I’ve tried to write a sensible blog post today, I really have, but my brain just isn’t co-operating. So my thoughts on Catherine Flood’s British Posters: Advertising, Art and Activism will have to wait for another day. When I might actually have some thoughts to relate.
So I was just going to give you a poster of a cat by way of apology.
But I can actually do a bit better than that. Because the Brighton Design Archives have been putting up some of their holdings on Flickr, and they tweeted the other day that set of Henrion’s work had just gone up. And so it has.
It’s only a small set, but it provides a neat overview of Henrion’s career, beginning with wartime posters and illustration work.
As the decade moves on, the poster is no longer king and the designs that Henrion produces are increasingly part of a whole corporate identity.
Coincidentally, the set is in fact illustrating one of the arguments in the poster book, that only a very few designers in the 1950s remained poster artists, while many more set up companies and set about creating corporate brands instead.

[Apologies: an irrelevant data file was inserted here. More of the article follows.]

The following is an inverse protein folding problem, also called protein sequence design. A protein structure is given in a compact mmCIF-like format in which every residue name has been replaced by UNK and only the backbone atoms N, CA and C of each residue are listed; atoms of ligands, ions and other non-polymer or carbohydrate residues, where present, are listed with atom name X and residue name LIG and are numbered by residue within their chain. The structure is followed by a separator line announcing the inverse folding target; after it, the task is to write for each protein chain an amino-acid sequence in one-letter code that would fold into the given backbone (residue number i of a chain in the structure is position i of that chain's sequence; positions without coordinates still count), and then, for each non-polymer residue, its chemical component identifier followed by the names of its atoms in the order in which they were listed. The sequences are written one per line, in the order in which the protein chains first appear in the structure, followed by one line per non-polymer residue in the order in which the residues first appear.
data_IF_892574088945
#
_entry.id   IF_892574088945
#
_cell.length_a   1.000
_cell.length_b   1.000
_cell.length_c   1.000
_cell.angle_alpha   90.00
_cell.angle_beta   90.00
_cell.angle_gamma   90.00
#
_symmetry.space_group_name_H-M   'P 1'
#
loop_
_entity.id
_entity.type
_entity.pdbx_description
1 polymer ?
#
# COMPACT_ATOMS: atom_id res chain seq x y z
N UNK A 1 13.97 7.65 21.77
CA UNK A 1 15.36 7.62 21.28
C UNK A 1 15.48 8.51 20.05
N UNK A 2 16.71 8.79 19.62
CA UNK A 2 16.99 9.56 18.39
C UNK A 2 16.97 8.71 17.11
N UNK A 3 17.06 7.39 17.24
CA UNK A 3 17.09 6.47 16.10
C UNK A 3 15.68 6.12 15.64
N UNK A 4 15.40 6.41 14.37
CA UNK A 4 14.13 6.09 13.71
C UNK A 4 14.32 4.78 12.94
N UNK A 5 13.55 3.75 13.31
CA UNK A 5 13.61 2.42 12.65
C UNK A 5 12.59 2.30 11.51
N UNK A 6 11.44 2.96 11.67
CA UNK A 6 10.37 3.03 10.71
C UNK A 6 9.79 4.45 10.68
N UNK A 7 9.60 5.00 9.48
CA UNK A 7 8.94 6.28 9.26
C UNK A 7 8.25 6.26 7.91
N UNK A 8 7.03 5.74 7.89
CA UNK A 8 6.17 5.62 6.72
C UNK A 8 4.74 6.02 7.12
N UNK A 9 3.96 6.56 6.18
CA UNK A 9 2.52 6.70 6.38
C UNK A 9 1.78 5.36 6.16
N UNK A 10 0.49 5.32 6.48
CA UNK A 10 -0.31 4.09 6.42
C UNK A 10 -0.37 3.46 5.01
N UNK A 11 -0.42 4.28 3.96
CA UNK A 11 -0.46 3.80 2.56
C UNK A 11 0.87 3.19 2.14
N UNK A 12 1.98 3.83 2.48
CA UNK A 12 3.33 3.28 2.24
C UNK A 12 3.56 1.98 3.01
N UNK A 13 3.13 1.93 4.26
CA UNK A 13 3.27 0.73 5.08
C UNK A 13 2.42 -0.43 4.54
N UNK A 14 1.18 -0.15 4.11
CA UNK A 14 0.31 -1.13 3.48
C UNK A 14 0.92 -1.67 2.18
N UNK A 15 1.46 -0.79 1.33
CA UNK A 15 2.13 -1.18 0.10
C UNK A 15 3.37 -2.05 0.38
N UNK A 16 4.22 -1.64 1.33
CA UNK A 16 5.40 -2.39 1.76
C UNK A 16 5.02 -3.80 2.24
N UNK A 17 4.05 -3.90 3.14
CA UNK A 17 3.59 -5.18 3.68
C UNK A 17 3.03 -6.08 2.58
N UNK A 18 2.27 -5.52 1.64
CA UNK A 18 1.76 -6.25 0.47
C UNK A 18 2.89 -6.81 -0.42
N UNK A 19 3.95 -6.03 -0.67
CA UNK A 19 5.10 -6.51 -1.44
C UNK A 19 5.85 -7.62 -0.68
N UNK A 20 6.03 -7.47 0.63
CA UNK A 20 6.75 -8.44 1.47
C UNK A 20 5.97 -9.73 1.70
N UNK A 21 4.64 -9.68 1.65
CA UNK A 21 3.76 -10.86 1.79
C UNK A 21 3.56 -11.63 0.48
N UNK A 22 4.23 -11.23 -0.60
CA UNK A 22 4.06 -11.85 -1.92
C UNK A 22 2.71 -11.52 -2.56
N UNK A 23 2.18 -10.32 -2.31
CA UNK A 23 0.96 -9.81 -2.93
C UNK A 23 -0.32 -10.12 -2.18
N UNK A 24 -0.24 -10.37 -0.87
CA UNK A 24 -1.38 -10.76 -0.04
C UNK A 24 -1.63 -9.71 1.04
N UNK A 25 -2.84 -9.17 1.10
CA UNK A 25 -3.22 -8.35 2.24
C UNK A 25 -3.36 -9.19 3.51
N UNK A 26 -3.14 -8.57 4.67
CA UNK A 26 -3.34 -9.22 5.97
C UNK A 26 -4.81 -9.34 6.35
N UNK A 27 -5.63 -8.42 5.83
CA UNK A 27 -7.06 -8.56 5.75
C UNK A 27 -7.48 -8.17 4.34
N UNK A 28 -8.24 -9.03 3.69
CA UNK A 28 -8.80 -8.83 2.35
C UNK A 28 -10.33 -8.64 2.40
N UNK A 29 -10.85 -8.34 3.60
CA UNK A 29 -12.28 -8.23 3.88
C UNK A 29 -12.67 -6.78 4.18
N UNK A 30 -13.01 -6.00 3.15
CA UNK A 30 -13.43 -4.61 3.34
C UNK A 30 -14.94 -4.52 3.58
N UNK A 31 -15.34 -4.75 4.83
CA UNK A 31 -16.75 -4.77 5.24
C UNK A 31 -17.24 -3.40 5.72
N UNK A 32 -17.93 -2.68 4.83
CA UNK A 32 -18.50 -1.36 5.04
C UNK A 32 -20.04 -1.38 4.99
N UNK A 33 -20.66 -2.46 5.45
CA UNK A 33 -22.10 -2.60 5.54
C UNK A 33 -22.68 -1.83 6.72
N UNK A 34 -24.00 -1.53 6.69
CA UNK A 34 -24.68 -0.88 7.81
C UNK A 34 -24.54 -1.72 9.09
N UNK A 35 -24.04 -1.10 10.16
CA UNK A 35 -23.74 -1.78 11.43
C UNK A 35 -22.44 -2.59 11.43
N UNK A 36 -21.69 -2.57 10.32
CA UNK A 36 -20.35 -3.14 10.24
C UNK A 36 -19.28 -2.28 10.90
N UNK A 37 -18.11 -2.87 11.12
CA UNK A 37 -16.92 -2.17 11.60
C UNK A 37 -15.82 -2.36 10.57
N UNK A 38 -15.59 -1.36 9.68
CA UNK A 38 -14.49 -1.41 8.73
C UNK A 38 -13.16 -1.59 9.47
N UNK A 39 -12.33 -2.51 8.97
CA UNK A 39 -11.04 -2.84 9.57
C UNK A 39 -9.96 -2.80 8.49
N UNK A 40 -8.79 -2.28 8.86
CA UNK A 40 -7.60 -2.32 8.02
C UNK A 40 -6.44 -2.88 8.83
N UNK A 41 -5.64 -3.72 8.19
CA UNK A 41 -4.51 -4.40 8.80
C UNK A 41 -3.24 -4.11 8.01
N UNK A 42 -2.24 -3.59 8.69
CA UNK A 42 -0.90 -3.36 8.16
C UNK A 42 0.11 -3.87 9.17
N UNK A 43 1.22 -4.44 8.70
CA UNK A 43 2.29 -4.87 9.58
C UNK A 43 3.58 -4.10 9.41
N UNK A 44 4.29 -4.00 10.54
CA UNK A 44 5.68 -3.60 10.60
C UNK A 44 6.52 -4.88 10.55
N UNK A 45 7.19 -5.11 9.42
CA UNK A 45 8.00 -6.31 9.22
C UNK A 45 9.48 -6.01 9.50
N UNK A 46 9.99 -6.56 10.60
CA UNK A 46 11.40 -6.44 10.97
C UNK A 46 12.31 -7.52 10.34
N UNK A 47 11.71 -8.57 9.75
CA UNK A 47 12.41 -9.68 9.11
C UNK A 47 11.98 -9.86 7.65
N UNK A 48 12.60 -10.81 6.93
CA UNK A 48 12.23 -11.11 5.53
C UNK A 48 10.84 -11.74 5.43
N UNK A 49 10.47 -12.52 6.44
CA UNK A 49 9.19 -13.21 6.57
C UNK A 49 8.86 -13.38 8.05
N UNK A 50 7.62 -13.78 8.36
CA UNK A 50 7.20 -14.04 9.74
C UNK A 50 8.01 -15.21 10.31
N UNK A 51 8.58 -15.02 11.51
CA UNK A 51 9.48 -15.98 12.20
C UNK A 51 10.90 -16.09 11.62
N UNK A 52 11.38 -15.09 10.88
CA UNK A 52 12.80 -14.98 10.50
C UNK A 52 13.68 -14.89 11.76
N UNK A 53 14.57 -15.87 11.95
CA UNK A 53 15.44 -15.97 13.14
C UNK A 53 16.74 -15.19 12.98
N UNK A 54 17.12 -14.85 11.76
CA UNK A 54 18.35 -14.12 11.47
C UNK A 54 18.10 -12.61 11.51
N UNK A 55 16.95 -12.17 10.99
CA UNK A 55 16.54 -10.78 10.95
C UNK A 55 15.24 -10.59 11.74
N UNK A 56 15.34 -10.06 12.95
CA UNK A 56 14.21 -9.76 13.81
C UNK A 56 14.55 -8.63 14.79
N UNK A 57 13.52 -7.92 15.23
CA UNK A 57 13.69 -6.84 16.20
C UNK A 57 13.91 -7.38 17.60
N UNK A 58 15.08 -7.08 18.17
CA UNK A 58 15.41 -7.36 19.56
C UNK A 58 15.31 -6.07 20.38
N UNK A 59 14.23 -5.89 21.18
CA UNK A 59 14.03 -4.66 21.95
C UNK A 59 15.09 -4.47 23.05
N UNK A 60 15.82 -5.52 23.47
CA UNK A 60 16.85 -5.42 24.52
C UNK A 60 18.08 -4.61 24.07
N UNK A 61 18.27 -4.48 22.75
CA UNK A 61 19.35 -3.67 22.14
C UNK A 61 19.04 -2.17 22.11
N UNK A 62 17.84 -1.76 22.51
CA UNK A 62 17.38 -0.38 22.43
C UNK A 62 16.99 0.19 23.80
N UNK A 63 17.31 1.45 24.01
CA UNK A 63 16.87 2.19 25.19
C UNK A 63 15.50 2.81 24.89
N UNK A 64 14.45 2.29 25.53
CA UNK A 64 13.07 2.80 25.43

A point that is very true of Henrion.
The illustrations are all informatively captioned, and it’s well worth going to look at the set yourself. I learned two things, one is that Henrion designed this famous CND poster. (I knew the poster very well, just had no idea that it was his)
The other is that there is apparently one of those petite design books out about Henrion. Has anyone read it? Is it any good? Shall I buy it? If you want to know more about him for free, though, there is a fine interview from Blueprint in 1986, which is here.
Meanwhile a normal service will resume later this week when I hope to have my brain back and working.